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Many duct tapes are PVC tape with a cloth backing and rubber-based glue. PVC should not be cut, and is on the Forbidden list.
On the other hand, there are cloth tapes 'gaffer' and other names which are made from natural fibers. Those are fine.
Yes, I was wondering about that as well. What are those stick-on floor tiles in the mezanine made of, and can we etch or cut them?
Any word on brushed aluminum or other thumb drive materials? ;)
This isnt the same thing, but I called Amerimax (they make the cheap
aluminum flashing available at Lowes and Home Depot ) to ask what the
clear coating was, and was told it is "wax based". it might smoke some
but I doubt think it would pose a fire or fume risk.. My previous
experience with this stuff was by scratching really fine lines on it
with a 12-penny nail using my Cricut before etching with the metal
salt solution. The problem was, the lines were just too fine to be
very useful (like thin hair), and also, the coating was light enough
that there were always a few fine scratches from handling.
Id probably either live with it and call it artistic inherent to the
material ;) Or maybe spray another thin coat of regular clear or other
color spray paint before lasering...
On Thu, Sep 8, 2011 at 12:14 PM, Eric Adams <ada...@gmail.com> wrote:
>>>>>> The peel& stick tiles are PVC, but the pergo / laminate flooring is
Rit is a standard wool dye, which can be purchased at any grocery
store. This method is both inexpensive and offers a wide variety of
colors. The drawbacks are that Rit, an organic dye, is not light fast,
and will fade in direct sunlight.
With Rit, simply prepare a bath of about 50ml/litre at about 70 degrees
celsius. One hour minimum is required, with the preferable duration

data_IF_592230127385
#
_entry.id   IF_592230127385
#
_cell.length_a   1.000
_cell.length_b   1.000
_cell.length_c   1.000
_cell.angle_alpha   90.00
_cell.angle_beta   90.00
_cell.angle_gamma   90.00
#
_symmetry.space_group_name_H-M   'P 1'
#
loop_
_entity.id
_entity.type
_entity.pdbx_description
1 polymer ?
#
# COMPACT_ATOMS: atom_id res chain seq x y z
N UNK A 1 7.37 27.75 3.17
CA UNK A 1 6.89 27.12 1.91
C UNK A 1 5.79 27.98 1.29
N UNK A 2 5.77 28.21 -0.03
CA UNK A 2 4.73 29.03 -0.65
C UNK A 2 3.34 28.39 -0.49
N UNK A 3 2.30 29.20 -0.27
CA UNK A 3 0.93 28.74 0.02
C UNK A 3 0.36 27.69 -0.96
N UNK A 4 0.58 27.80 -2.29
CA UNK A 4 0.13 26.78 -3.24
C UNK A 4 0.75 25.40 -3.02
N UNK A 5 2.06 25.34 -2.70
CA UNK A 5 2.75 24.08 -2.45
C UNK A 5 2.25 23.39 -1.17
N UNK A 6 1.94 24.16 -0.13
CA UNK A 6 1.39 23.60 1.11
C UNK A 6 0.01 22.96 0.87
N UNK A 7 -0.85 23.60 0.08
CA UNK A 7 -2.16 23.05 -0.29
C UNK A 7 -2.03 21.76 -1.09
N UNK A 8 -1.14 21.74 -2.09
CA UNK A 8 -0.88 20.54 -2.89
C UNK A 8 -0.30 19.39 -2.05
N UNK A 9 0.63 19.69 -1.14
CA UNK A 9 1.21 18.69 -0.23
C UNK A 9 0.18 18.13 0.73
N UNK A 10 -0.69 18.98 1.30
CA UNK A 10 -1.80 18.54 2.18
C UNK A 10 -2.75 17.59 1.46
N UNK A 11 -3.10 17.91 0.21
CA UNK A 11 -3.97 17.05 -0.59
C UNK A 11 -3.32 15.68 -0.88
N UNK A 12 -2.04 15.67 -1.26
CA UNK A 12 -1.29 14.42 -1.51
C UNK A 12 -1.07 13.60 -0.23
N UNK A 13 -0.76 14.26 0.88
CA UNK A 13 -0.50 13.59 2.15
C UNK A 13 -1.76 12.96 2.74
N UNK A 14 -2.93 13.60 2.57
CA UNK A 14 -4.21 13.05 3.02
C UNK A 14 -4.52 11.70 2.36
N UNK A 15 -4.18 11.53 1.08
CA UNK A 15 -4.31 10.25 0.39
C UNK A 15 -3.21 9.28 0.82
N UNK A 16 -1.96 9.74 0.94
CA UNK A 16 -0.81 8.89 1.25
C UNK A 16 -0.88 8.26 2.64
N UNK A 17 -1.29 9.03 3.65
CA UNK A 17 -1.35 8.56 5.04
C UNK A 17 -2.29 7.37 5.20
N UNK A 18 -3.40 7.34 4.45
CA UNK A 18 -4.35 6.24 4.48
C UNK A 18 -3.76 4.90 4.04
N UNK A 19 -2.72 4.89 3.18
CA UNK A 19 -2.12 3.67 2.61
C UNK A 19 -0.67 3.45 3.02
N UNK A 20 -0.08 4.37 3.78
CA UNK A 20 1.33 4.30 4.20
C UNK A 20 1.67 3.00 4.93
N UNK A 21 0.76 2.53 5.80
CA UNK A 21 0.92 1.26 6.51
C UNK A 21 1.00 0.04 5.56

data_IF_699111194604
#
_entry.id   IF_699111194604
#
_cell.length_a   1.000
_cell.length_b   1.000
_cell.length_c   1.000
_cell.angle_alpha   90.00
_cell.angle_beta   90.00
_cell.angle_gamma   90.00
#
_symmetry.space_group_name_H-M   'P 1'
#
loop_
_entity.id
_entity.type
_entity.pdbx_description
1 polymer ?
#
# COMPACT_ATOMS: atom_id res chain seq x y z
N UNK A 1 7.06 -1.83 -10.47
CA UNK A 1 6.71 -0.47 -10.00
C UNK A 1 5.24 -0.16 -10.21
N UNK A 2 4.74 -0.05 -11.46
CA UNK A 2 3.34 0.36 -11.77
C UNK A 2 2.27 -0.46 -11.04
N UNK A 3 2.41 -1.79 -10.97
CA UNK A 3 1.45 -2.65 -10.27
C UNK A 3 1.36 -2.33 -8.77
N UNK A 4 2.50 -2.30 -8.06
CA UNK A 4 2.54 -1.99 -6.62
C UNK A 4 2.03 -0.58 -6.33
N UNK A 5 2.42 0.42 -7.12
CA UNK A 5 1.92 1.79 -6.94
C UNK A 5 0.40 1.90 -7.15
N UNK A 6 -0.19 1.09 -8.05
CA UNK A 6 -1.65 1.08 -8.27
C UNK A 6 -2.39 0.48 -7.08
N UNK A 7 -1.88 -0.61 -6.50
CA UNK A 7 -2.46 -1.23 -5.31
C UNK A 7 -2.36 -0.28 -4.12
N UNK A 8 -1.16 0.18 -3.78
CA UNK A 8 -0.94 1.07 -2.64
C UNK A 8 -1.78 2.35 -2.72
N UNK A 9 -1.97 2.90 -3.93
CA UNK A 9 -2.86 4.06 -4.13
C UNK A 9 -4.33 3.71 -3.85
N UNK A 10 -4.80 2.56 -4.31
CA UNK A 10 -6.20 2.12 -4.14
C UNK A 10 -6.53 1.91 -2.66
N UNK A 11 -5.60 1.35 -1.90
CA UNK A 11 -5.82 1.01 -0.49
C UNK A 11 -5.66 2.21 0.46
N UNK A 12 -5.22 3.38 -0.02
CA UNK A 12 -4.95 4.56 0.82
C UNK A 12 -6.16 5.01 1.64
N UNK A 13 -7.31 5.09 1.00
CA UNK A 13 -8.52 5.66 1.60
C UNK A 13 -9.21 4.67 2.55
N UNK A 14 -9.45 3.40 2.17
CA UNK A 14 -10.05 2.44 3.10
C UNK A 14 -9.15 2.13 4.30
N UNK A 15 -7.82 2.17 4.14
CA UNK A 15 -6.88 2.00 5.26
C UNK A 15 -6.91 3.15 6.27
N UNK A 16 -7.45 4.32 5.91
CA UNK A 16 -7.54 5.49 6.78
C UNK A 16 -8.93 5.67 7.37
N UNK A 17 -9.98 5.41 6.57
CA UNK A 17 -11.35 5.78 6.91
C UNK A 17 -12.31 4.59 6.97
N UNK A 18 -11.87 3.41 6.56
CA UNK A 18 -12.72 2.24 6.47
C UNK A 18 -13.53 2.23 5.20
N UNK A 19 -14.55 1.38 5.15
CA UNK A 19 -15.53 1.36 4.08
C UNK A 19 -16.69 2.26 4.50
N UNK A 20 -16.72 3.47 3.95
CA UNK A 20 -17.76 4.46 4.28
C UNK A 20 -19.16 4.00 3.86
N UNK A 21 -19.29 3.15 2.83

matching the anodization time.
Black MLW can be purchased from Sandoz Chemical (my contact was Ron
Rupple (214) 423-1674, the sales rep for texas. The company is based at
(704) 331-7000.) The price is between $15/lb and $60/lb (don't have an
exact quote, but this is the range of prices for all of their black
dyes). Small test quantities can be obtained.
Black MLW is favorable because it is a) light fast in the visible
(being inorganic), and b) a rather flat black. It's drawbacks are
expense (a minimum order is 5 lbs, which is an awful lot of dye), and
requires special working procedures (the dust is hazardous to the
Black MLW is, however, simpler, and more convenient, to use. The
temperature should be between 51 and 60 degrees C. The duration being
5-10 minutes depending on quality of blackness desired. The
concentration (keep this in mind before ordering 5+ pounds) is 10
Hope that helps.
I was showing off my laser cut wooden I Ching hexagonal tiles (I'll bring them to an open house sometime soon) to some artist friends and they thought of some other materials that they'd like to laser etch/cut (mainly etch) that haven't come up before on the list: bone, feather, leaves, and stacks of paper (instead of individual sheets, like for instance cutting a secret compartment in a book). Please let me know if these would work so that I can pass that information along to future potential members.
There were also some less serious suggestions but I thought I'd ask anyway because they'll probably come up in conversation again: meat, bread, ice. I figured that ice would be possible but not allowed because of dripping water, but that maybe dry ice would be okay.
Feather : Cuts beautifully, smells awful You can even cut shapes into
Leaves: Dry leaves are a bit dangerous. Low, low, low power. Wet
leaves have different issues.
Paper: Stacks should be cut individually then assembled.
This laser is a CO2 laser, that produces intense energy in the
infrared spectrum. When it hits ice, it doesn't just make steam...
where the beam hits, the water instantaneously decomposes into
hydrogen and oxygen (HHO) and just as rapidly -burns- itself back into
water after being ignited by the slightly unfocused laser beam above
the cutting range.
(this is the same thing that happens to wood, it decomposes the wood
the same way a gassifier would)
So, no ice/water. As Jerry said "Just no."